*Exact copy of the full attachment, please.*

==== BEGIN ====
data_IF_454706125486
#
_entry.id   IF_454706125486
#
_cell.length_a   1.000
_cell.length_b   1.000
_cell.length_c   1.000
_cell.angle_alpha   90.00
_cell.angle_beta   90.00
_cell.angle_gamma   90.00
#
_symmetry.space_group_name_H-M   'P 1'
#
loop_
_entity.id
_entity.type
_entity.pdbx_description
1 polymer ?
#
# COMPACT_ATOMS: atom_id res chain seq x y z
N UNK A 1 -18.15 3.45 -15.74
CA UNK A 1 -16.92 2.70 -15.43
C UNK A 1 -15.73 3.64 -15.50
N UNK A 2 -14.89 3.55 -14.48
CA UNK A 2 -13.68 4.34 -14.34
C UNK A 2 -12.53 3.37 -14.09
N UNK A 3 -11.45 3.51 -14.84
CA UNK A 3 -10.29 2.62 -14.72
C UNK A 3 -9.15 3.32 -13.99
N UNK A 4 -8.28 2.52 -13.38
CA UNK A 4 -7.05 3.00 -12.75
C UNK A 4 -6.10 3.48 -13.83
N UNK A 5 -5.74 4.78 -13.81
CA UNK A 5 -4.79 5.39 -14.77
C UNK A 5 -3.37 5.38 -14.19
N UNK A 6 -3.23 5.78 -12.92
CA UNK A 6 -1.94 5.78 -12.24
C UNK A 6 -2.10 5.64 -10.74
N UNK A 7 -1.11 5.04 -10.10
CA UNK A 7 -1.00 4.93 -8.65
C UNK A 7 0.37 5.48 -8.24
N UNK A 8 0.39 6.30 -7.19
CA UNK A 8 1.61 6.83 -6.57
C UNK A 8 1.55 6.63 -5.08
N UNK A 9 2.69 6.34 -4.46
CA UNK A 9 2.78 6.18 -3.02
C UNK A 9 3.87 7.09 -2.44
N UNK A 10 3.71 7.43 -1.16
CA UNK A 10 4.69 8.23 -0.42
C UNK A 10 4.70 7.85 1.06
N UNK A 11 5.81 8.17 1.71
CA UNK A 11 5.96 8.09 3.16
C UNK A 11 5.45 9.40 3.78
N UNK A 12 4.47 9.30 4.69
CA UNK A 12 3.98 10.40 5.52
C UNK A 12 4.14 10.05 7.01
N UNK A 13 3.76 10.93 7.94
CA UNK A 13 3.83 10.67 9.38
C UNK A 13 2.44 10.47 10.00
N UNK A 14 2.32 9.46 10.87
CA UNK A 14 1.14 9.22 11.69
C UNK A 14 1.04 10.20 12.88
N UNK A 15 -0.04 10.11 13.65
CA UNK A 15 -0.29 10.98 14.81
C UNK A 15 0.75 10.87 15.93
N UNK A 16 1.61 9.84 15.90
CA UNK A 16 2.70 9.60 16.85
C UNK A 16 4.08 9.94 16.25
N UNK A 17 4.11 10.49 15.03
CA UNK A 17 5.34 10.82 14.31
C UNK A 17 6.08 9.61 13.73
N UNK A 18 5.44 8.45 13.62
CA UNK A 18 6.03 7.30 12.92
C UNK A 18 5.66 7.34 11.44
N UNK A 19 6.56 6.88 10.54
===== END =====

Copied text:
data_IF_454706125486
#
_entry.id   IF_454706125486
#
_cell.length_a   1.000
_cell.length_b   1.000
_cell.length_c   1.000
_cell.angle_alpha   90.00
_cell.angle_beta   90.00
_cell.angle_gamma   90.00
#
_symmetry.space_group_name_H-M   'P 1'
#
loop_
_entity.id
_entity.type
_entity.pdbx_description
1 polymer ?
#
# COMPACT_ATOMS: atom_id res chain seq x y z
N UNK A 1 -18.15 3.45 -15.74
CA UNK A 1 -16.92 2.70 -15.43
C UNK A 1 -15.73 3.64 -15.50
N UNK A 2 -14.89 3.55 -14.48
CA UNK A 2 -13.68 4.34 -14.34
C UNK A 2 -12.53 3.37 -14.09
N UNK A 3 -11.45 3.51 -14.84
CA UNK A 3 -10.29 2.62 -14.72
C UNK A 3 -9.15 3.32 -13.99
N UNK A 4 -8.28 2.52 -13.38
CA UNK A 4 -7.05 3.00 -12.75
C UNK A 4 -6.10 3.48 -13.83
N UNK A 5 -5.74 4.78 -13.81
CA UNK A 5 -4.79 5.39 -14.77
C UNK A 5 -3.37 5.38 -14.19
N UNK A 6 -3.23 5.78 -12.92
CA UNK A 6 -1.94 5.78 -12.24
C UNK A 6 -2.10 5.64 -10.74
N UNK A 7 -1.11 5.04 -10.10
CA UNK A 7 -1.00 4.93 -8.65
C UNK A 7 0.37 5.48 -8.24
N UNK A 8 0.39 6.30 -7.19
CA UNK A 8 1.61 6.83 -6.57
C UNK A 8 1.55 6.63 -5.08
N UNK A 9 2.69 6.34 -4.46
CA UNK A 9 2.78 6.18 -3.02
C UNK A 9 3.87 7.09 -2.44
N UNK A 10 3.71 7.43 -1.16
CA UNK A 10 4.69 8.23 -0.42
C UNK A 10 4.70 7.85 1.06
N UNK A 11 5.81 8.17 1.71
CA UNK A 11 5.96 8.09 3.16
C UNK A 11 5.45 9.40 3.78
N UNK A 12 4.47 9.30 4.69
CA UNK A 12 3.98 10.40 5.52
C UNK A 12 4.14 10.05 7.01
N UNK A 13 3.76 10.93 7.94
CA UNK A 13 3.83 10.67 9.38
C UNK A 13 2.44 10.47 10.00
N UNK A 14 2.32 9.46 10.87
CA UNK A 14 1.14 9.22 11.69
C UNK A 14 1.04 10.20 12.88
N UNK A 15 -0.04 10.11 13.65
CA UNK A 15 -0.29 10.98 14.81
C UNK A 15 0.75 10.87 15.93
N UNK A 16 1.61 9.84 15.90
CA UNK A 16 2.70 9.60 16.85
C UNK A 16 4.08 9.94 16.25
N UNK A 17 4.11 10.49 15.03
CA UNK A 17 5.34 10.82 14.31
C UNK A 17 6.08 9.61 13.73
N UNK A 18 5.44 8.45 13.62
CA UNK A 18 6.03 7.30 12.92
C UNK A 18 5.66 7.34 11.44
N UNK A 19 6.56 6.88 10.54